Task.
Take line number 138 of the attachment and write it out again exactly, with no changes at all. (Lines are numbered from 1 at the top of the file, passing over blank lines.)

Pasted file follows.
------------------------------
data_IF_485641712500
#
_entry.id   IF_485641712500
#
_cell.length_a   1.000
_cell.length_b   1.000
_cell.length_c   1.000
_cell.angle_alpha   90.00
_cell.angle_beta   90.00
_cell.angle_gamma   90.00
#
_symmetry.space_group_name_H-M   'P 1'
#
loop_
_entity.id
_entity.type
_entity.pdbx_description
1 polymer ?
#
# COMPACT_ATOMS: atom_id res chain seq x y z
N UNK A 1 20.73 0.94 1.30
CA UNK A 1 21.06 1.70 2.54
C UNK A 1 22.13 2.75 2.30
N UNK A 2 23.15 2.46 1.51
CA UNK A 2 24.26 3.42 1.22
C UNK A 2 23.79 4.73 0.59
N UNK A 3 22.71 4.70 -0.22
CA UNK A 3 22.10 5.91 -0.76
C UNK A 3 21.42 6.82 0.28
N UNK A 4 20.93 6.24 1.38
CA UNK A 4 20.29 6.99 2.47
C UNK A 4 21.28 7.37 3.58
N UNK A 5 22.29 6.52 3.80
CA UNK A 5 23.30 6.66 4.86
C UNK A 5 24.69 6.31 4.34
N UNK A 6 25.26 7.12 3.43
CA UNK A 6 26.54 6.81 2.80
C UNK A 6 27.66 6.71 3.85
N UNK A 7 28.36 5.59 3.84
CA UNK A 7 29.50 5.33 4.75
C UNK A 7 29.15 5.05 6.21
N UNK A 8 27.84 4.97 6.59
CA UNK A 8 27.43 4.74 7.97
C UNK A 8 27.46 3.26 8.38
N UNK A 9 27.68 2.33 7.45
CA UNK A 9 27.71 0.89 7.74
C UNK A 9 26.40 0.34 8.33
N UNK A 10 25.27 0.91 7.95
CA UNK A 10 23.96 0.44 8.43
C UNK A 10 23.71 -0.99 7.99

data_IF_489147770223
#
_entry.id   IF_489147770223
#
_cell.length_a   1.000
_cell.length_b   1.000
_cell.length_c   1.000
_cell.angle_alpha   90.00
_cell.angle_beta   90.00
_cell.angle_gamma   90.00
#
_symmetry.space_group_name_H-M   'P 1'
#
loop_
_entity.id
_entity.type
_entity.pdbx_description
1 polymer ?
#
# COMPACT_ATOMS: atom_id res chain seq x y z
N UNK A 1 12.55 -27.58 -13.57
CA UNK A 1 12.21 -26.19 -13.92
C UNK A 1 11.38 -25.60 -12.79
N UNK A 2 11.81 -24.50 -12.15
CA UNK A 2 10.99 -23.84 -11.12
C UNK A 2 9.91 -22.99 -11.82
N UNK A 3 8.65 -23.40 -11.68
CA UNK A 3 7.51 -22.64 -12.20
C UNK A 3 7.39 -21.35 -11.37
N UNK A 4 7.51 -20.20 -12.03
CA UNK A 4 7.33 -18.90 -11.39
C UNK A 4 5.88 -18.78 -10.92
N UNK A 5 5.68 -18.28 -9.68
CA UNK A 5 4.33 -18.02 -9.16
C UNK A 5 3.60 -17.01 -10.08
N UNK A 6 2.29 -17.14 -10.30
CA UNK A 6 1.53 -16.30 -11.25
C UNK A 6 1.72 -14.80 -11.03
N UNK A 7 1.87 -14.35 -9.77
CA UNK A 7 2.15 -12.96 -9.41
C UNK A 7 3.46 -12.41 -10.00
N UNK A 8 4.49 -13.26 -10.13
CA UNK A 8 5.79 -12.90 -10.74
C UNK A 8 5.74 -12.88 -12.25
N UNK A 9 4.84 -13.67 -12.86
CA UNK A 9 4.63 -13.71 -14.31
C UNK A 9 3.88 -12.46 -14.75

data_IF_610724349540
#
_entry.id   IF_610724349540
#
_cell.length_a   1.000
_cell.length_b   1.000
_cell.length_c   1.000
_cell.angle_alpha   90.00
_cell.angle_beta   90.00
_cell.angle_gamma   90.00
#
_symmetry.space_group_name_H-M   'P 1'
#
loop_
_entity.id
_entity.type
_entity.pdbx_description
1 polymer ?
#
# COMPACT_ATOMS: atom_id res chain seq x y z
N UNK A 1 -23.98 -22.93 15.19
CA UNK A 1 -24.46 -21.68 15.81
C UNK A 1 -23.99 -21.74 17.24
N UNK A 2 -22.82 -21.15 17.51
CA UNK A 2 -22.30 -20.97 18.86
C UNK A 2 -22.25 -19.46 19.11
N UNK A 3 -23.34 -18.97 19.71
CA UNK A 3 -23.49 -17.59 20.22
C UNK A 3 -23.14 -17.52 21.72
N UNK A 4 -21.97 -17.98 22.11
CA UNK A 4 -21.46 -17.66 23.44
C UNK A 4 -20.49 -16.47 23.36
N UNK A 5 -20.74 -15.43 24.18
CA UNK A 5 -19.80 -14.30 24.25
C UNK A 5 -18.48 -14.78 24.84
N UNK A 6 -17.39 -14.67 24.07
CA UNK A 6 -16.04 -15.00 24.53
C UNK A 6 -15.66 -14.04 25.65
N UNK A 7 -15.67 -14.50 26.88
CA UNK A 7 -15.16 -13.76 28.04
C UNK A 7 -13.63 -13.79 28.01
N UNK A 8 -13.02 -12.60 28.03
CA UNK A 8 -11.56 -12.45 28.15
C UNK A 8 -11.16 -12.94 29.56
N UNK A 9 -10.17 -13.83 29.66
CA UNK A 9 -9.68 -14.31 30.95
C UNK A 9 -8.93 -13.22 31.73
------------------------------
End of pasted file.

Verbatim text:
C UNK A 7 -13.63 -13.79 28.01